In this section we let a selection of art lovers – from occasional buyers to art professionals – talk about their perception of art and preferences: where do they want to see art? Where do they purchase art, and above all: from which artists do they buy? Below, an interview with Roeland Merks (professor in mathematical biology, age 47) and Bart Dirks (journalist for the Dutch daily de Volkskrant, age 47)
What does art mean to you?
Roeland: “Art is our passion or our addiction. Which of the two, I don't know. Probably both.”
Bart: “I think you should always be able to see what it represents.” Roeland: “That first statement, from the American collector Eli Broad, is on our notice board.”
Bart: “The second comes from a postcard next to it, for perspective.”
Did you get an appreciation of art from your parents or did you have to find your own way?
Roeland: “From the age of 12 I had a public transport pass and a museum pass. I wanted to visit all 660 addresses in the Groot Museumboek (The Great Book of Musuems). As proof I asked the porters for a signature. I have not gotten far, but I have seen many beautiful things.”
Where do you get your information about the ups and downs in the art world: newspaper, trade magazines, television, online?
Bart: “From newspapers, and websites such as Artsy, Trendbeheer and Lost Painters. Galleries won’t stop emailing you. We also exchange tips with friends.”
Where do you prefer to look at art? In a gallery, museum, exhibition or online?
Roeland: "Visiting the artist’s studio! You won't get any closer to the makers. Of course, in museums as well, although it is a shame that they dare not show many young artists."
How many times a year do you buy art? Do you buy editioned work or do you prefer unique pieces?
Bart: "A few times a year. It depends on how expensive we make it. Always unique work, except for a multiple by Matthew Day Jackson. He is one of our priceless heroes.''
And where do you buy: in the gallery, at an art fair, at an auction or online?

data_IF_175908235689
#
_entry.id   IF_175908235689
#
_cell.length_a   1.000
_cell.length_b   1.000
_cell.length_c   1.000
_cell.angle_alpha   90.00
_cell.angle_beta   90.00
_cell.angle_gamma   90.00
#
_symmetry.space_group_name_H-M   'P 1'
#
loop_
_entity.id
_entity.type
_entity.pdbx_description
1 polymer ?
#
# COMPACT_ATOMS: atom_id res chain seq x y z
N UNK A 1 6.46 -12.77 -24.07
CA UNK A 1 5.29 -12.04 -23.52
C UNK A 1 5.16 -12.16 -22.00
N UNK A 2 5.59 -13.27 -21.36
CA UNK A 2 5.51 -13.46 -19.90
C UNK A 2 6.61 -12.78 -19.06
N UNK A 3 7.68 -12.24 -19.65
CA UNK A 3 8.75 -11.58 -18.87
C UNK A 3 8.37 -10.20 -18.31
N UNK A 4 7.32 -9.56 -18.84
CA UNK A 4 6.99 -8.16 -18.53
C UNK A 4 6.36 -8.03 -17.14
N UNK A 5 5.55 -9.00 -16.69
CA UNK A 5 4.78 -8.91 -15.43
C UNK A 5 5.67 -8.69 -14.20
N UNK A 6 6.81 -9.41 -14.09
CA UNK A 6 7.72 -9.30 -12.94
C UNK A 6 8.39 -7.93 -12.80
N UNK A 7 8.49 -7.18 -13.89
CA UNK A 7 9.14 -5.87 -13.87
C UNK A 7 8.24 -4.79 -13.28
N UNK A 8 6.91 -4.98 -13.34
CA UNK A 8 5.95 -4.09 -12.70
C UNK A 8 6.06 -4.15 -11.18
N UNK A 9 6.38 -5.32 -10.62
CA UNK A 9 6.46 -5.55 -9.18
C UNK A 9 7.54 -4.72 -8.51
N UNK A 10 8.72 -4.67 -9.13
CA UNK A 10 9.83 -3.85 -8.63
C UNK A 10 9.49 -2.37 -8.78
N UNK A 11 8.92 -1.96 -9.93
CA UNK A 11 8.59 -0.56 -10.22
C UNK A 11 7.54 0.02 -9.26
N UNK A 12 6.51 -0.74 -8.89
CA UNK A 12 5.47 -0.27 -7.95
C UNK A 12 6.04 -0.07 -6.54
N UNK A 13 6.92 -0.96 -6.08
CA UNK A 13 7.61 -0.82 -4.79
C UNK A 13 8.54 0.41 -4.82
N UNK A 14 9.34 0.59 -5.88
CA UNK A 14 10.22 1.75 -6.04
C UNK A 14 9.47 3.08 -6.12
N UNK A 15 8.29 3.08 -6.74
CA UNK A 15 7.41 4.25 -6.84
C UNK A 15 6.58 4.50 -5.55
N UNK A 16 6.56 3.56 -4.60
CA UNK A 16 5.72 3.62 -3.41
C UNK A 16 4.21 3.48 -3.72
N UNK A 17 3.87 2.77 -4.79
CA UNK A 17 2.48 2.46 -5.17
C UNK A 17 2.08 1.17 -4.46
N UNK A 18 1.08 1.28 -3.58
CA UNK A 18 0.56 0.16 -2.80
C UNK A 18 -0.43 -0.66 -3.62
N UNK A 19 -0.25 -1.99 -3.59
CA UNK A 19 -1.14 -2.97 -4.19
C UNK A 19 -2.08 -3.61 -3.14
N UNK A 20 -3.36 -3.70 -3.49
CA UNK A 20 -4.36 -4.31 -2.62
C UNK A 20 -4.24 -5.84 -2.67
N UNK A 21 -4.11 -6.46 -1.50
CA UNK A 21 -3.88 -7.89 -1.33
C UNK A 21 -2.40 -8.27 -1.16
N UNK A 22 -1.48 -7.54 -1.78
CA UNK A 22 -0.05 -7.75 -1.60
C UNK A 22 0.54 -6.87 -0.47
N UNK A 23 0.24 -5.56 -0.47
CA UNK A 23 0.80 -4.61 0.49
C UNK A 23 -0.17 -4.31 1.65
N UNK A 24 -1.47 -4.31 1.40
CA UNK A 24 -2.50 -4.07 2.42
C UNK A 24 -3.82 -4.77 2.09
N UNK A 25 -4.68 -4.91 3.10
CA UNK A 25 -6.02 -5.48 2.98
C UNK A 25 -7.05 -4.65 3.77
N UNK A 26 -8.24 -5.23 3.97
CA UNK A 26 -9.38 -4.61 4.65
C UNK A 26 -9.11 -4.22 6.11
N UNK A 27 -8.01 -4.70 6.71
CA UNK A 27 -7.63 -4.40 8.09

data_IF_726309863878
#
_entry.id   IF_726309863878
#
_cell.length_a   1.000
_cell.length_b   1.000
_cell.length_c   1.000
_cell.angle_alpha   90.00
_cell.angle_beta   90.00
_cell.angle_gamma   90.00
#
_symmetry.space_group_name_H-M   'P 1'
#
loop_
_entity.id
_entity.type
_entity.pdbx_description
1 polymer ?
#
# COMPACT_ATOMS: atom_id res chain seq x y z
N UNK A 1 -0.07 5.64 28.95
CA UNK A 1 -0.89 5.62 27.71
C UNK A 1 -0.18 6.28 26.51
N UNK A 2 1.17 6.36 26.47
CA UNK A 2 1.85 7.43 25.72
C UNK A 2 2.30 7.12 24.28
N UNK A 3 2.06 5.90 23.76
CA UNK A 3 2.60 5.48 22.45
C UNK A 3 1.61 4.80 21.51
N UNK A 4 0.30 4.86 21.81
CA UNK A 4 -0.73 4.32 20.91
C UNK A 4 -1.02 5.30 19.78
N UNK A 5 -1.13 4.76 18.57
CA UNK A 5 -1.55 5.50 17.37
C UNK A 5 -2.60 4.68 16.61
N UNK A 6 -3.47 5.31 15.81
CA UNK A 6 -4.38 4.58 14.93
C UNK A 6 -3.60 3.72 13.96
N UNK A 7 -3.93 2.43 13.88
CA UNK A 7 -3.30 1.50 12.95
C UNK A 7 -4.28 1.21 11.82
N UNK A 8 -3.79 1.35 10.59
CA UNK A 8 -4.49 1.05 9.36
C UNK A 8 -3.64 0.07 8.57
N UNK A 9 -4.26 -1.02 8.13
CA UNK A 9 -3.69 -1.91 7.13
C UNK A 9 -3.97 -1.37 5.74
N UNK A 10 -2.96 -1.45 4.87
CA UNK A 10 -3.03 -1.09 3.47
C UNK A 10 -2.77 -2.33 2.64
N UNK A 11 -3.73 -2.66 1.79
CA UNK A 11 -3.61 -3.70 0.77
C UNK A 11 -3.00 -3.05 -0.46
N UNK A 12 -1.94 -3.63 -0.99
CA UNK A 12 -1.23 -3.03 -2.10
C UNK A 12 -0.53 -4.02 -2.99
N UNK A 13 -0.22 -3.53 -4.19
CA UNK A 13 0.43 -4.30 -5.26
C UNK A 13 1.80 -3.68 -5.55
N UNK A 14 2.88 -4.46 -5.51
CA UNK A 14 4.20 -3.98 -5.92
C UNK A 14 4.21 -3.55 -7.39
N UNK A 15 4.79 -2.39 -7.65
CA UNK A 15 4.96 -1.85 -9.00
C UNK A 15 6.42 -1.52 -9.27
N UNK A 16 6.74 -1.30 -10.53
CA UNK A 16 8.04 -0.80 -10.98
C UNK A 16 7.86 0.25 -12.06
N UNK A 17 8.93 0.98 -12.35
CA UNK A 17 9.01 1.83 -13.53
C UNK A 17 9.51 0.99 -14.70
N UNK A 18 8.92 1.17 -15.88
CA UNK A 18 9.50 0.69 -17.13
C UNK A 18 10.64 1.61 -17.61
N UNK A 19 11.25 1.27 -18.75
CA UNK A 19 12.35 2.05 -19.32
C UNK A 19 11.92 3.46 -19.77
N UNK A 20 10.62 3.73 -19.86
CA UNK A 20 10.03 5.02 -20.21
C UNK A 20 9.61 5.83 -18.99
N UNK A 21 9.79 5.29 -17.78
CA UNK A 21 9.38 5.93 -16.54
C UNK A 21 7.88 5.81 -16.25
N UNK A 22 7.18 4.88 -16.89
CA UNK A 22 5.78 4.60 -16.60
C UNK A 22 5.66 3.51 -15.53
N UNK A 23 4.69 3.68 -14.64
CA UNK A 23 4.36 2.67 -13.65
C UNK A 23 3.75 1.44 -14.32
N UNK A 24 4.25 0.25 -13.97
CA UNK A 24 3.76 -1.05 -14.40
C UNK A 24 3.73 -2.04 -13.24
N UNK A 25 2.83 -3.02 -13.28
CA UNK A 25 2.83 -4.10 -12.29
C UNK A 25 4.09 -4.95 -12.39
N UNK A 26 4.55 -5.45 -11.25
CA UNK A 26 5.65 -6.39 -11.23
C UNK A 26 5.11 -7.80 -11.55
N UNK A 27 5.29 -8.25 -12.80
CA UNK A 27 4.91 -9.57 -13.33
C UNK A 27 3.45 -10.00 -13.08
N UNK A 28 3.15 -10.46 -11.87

Roeland: “Almost always through galleries, but we've also given assignments ourselves. Pim Palsgraaf built a seven-meter high installation in our triangular light tube. You can see it on two floors and by sticking your head through the sliding windows.”
Bart: “In our stairwell Lizan Freijsen made a leakage to order, inspired by fungi and lichen. Such a project really gives a kick.”
Is it important that you and your partner always agree on a purchase?
Bart: "Coincidentally, we tend to like the same work."
Roeland: "You had to convince me of the collages that Bram Braam makes of Berlin's demolition waste. I now rank his works among our top pieces. "
Is there a gallery with which you have a special relationship?
Roeland: "Frank Taal, Zerp and Cinnnamon in Rotterdam. At Livingstone in The Hague we bought work by Hugo Tieleman and Raquel Maulwurf. In Amsterdam we like to go to Grimm."
If you had an unlimited budget, from whom would you purchase a work?
Bart: “We’ve already mentioned Matthew Day Jackson... Jonathan Marshall, of whom we own two works, used to be his assistant."
Roeland: “I find Berlinde De Bruyckere impressive. Anselm Kiefer. Peter Struycken.”
Bart: “A wall-filling drawing by Charles Avery.”
Roeland: “Yes, with one of these fractal lampposts and we might as well have a Penrose floor installed while we’re at it.”
Who are your favourite artists?
Bart: “Esther Tielemans, Pim Palsgraaf, Bram Braam and Rabi Koria.”
Roeland: “Willem Besselink. Fascinating how he translates data into paintings, objects and gigantic installations.”
Bart: “I have a soft spot for Niek Hendrix. Above our couch is a cabinet with nine painted panels.”